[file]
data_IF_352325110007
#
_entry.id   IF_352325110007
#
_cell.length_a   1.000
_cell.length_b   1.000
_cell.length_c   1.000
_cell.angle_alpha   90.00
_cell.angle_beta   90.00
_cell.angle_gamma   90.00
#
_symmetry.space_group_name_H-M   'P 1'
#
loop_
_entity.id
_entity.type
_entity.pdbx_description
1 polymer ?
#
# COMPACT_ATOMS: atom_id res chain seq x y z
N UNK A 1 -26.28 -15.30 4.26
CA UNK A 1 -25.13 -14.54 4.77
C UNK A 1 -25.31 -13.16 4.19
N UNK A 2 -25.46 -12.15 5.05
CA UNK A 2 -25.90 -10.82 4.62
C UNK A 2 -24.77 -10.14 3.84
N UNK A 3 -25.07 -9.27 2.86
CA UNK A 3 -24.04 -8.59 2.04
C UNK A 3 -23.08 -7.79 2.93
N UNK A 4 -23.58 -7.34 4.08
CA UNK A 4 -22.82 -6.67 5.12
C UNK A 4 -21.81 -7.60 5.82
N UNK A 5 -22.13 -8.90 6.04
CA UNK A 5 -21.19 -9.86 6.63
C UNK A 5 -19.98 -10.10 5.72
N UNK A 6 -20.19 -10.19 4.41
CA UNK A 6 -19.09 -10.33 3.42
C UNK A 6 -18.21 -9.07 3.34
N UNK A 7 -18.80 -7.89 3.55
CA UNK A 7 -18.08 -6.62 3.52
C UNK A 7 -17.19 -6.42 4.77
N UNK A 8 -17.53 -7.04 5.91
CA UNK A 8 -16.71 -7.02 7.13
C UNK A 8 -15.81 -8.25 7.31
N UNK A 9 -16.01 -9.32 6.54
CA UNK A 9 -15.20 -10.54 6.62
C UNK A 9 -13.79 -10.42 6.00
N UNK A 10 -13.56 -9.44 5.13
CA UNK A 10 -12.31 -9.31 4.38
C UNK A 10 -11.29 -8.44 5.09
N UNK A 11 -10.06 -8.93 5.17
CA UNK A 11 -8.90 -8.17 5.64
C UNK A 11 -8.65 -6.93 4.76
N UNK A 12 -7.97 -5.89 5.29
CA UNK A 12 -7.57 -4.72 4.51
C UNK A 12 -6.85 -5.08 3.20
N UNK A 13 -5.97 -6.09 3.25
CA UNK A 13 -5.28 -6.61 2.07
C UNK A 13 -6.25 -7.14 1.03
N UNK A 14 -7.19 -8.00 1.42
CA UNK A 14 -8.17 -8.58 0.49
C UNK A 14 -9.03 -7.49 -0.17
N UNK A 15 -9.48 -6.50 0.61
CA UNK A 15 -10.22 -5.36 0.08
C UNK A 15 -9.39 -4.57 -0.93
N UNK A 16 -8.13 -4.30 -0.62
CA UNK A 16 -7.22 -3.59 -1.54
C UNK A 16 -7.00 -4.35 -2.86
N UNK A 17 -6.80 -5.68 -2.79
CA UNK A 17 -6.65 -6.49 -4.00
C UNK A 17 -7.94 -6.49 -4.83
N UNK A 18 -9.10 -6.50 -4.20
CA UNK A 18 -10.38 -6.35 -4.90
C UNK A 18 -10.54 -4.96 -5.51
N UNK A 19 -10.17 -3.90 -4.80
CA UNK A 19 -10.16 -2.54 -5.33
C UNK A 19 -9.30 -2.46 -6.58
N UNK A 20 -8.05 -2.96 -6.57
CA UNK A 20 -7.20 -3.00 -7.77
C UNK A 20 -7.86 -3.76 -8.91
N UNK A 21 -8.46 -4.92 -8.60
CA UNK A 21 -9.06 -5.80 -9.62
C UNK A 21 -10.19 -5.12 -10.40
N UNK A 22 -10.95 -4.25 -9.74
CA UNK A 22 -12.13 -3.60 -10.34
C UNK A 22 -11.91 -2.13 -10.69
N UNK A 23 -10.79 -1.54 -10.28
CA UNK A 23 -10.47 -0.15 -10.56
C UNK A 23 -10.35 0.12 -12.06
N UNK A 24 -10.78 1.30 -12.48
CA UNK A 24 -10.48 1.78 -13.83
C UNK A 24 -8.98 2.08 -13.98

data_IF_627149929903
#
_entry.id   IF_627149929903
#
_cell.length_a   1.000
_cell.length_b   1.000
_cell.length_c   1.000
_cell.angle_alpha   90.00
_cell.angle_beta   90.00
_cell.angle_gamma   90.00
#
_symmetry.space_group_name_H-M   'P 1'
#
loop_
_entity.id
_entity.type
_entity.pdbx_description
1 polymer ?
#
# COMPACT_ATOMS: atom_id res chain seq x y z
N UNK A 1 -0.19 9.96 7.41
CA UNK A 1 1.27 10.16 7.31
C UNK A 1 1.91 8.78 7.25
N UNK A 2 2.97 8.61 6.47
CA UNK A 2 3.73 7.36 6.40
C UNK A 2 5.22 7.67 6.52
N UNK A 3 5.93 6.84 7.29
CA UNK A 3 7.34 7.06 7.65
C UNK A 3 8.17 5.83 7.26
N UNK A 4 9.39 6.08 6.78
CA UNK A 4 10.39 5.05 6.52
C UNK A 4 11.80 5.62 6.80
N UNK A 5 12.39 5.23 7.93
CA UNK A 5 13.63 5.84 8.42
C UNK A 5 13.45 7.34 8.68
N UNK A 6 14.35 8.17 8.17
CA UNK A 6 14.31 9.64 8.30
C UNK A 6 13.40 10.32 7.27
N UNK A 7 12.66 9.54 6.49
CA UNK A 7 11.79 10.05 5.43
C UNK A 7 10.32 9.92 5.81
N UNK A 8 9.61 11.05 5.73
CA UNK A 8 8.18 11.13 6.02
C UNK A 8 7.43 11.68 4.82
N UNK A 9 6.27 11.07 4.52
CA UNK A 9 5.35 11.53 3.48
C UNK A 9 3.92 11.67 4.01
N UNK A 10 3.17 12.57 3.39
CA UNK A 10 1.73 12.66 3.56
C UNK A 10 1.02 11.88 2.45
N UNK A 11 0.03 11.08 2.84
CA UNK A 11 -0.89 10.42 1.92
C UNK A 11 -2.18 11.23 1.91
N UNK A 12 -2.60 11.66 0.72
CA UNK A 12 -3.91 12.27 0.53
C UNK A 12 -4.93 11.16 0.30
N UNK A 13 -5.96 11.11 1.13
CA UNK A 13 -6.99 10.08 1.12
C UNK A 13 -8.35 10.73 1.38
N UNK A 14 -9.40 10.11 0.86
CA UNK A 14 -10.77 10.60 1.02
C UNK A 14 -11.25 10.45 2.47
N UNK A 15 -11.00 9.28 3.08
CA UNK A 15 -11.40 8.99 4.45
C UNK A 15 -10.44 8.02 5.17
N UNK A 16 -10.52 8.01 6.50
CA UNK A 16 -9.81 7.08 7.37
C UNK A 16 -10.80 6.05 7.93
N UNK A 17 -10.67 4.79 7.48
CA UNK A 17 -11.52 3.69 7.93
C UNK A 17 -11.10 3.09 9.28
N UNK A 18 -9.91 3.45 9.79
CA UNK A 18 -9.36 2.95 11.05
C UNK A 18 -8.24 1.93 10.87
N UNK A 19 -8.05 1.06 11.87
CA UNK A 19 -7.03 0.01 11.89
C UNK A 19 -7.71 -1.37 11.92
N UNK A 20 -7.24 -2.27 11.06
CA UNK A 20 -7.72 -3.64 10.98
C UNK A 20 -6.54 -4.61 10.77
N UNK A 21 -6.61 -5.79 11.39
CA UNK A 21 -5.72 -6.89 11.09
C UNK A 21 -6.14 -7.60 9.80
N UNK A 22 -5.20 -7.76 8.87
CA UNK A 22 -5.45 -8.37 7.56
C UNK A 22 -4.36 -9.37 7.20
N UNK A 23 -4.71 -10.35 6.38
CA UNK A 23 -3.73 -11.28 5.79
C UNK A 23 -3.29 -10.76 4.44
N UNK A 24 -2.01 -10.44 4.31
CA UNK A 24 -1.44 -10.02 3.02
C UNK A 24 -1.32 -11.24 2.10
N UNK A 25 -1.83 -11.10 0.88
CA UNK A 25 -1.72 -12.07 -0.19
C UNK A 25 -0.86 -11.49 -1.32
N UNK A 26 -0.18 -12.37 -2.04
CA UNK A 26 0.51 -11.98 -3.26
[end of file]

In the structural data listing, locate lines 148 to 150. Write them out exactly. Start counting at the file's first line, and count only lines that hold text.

C UNK A 12 -4.93 11.16 0.30
N UNK A 13 -5.96 11.11 1.13
CA UNK A 13 -6.99 10.08 1.12